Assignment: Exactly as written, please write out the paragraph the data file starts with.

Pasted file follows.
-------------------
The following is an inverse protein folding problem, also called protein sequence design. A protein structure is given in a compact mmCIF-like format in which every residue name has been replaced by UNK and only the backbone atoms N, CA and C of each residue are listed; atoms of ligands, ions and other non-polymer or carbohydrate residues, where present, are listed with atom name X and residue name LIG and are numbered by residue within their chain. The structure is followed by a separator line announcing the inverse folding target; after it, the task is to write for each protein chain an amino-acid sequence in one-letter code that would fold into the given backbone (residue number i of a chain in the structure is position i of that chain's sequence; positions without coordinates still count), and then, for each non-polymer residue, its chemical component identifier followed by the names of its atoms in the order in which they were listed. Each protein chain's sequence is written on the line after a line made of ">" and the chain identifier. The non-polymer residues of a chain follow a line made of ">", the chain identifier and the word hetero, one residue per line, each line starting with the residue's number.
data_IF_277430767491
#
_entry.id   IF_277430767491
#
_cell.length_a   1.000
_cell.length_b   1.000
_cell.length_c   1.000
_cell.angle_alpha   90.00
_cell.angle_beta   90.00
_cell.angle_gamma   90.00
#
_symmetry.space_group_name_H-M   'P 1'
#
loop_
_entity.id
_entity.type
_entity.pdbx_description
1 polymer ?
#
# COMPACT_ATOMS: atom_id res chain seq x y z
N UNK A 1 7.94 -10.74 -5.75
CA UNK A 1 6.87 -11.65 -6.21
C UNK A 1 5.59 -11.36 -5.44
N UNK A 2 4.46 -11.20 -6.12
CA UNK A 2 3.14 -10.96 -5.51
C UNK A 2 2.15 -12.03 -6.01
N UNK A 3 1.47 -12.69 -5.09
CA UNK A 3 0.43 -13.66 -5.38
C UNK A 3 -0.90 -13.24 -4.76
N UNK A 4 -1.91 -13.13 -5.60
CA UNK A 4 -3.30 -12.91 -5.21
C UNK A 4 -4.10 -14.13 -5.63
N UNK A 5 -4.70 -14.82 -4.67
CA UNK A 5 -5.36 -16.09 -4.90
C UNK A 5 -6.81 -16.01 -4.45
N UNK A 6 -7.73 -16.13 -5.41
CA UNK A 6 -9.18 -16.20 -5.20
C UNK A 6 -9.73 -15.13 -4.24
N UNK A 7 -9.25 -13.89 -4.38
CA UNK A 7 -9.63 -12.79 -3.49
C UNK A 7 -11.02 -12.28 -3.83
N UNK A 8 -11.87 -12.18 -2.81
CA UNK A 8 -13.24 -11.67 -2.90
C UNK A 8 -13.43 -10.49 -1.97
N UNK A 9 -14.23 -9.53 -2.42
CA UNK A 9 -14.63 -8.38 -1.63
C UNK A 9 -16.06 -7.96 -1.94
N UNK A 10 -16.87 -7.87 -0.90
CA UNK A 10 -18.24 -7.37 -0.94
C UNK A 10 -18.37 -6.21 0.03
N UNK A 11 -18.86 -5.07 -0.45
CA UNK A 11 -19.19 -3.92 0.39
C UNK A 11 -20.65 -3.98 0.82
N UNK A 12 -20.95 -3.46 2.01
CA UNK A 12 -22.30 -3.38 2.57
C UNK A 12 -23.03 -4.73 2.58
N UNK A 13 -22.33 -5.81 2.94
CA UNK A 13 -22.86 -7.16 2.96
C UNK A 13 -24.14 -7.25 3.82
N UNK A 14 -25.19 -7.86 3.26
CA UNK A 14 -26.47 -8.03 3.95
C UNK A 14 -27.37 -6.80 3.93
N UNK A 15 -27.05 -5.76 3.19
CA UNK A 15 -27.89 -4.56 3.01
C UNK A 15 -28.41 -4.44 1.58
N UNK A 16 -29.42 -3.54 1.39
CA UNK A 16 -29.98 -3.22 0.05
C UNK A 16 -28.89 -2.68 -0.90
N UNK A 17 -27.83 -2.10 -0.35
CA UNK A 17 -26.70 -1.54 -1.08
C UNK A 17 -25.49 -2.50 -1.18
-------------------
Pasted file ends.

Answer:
The following is an inverse protein folding problem, also called protein sequence design. A protein structure is given in a compact mmCIF-like format in which every residue name has been replaced by UNK and only the backbone atoms N, CA and C of each residue are listed; atoms of ligands, ions and other non-polymer or carbohydrate residues, where present, are listed with atom name X and residue name LIG and are numbered by residue within their chain. The structure is followed by a separator line announcing the inverse folding target; after it, the task is to write for each protein chain an amino-acid sequence in one-letter code that would fold into the given backbone (residue number i of a chain in the structure is position i of that chain's sequence; positions without coordinates still count), and then, for each non-polymer residue, its chemical component identifier followed by the names of its atoms in the order in which they were listed. Each protein chain's sequence is written on the line after a line made of ">" and the chain identifier. The non-polymer residues of a chain follow a line made of ">", the chain identifier and the word hetero, one residue per line, each line starting with the residue's number.